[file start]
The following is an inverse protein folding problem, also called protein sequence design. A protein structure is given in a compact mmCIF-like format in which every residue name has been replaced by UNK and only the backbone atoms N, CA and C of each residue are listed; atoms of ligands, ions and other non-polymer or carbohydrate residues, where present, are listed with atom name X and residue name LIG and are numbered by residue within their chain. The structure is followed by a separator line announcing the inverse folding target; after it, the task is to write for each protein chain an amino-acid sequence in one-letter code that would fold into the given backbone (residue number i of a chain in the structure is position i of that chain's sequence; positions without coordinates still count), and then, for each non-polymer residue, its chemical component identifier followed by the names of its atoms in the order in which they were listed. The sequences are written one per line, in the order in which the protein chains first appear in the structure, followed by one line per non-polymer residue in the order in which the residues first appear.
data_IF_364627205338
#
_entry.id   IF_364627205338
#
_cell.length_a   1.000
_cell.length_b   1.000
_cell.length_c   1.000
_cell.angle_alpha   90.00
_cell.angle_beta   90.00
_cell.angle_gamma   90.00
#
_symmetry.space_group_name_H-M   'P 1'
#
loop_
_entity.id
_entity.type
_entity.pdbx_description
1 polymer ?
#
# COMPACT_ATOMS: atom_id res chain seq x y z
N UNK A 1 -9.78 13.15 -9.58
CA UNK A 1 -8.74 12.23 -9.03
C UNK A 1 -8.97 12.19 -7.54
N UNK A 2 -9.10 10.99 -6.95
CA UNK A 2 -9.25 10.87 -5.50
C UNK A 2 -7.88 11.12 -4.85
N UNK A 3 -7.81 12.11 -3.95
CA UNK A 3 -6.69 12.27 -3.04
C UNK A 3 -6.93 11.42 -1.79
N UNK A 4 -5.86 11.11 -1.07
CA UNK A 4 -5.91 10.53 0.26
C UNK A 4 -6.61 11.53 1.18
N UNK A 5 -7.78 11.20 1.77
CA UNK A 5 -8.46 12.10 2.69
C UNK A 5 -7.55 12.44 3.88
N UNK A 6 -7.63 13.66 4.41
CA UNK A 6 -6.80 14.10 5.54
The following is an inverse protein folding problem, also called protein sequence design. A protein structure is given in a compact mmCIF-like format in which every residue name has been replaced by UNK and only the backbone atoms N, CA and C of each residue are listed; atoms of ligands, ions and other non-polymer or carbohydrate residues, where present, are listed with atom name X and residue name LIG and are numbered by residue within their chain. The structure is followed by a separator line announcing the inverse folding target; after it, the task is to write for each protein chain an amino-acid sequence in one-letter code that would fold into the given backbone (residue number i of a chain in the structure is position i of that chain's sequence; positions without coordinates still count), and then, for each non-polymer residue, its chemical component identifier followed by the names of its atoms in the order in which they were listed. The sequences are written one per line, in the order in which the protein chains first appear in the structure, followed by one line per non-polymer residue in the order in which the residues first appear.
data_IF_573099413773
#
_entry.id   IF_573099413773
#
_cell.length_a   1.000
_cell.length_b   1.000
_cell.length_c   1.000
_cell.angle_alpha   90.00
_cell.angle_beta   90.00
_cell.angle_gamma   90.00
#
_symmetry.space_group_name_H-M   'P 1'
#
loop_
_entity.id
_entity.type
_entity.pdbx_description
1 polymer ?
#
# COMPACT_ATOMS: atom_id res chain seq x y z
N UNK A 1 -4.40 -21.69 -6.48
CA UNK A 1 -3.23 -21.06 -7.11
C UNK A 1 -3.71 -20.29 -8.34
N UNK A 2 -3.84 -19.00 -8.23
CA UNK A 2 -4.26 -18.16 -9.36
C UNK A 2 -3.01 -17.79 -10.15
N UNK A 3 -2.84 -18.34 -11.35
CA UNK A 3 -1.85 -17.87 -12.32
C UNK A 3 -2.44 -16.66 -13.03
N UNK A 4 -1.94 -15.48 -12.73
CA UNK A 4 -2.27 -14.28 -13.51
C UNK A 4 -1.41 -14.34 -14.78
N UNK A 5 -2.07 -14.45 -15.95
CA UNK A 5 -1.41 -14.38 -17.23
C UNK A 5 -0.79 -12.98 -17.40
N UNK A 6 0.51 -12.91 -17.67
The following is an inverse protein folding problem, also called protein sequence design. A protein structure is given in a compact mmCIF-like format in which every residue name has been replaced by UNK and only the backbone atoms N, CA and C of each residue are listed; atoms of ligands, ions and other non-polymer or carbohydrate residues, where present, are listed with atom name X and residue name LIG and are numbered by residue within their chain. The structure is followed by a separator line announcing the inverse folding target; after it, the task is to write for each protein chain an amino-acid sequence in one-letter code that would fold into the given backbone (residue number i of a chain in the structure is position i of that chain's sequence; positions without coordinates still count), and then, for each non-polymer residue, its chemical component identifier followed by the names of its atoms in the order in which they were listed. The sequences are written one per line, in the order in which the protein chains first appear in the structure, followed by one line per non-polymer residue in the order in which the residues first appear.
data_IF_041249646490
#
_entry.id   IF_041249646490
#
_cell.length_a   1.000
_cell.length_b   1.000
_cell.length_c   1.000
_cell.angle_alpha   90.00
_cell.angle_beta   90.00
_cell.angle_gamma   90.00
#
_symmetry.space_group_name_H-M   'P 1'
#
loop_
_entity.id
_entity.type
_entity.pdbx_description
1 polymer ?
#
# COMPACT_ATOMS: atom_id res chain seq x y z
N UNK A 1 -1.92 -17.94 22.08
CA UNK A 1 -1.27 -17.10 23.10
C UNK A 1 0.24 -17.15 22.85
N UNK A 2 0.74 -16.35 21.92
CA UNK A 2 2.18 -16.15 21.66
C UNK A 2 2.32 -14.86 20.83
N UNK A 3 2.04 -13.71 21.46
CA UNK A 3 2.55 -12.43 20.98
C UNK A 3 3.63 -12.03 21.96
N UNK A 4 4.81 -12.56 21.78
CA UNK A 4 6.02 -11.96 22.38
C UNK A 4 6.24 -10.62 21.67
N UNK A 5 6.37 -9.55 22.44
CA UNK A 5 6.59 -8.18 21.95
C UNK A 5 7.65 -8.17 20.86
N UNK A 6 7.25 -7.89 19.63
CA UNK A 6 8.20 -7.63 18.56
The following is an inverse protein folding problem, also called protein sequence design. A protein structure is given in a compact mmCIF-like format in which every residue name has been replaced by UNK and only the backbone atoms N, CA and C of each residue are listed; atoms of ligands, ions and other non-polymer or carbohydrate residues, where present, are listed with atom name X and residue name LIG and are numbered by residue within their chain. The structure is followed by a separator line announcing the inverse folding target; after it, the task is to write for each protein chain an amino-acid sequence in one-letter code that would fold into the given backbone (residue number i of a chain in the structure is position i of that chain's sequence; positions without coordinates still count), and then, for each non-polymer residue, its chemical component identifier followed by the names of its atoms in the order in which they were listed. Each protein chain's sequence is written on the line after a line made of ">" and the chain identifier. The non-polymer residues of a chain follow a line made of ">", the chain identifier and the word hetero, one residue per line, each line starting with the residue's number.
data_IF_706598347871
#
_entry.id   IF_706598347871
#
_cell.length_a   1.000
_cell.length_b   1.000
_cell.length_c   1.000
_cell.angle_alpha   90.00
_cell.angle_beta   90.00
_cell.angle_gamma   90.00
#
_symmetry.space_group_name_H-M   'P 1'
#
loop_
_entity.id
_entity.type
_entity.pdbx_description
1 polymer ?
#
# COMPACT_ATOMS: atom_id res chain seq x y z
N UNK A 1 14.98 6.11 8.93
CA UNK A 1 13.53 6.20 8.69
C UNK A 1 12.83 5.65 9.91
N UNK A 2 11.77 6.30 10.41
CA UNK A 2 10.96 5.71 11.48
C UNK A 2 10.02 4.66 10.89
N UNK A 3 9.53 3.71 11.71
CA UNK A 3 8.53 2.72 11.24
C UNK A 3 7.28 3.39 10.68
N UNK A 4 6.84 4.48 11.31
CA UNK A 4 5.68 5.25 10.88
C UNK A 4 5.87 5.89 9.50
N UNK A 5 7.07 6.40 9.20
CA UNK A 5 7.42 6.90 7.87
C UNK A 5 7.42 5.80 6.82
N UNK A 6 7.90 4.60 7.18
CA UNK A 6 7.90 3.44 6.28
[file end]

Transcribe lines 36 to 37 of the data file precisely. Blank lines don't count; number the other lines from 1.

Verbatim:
C UNK A 5 -7.55 12.44 3.88
N UNK A 6 -7.63 13.66 4.41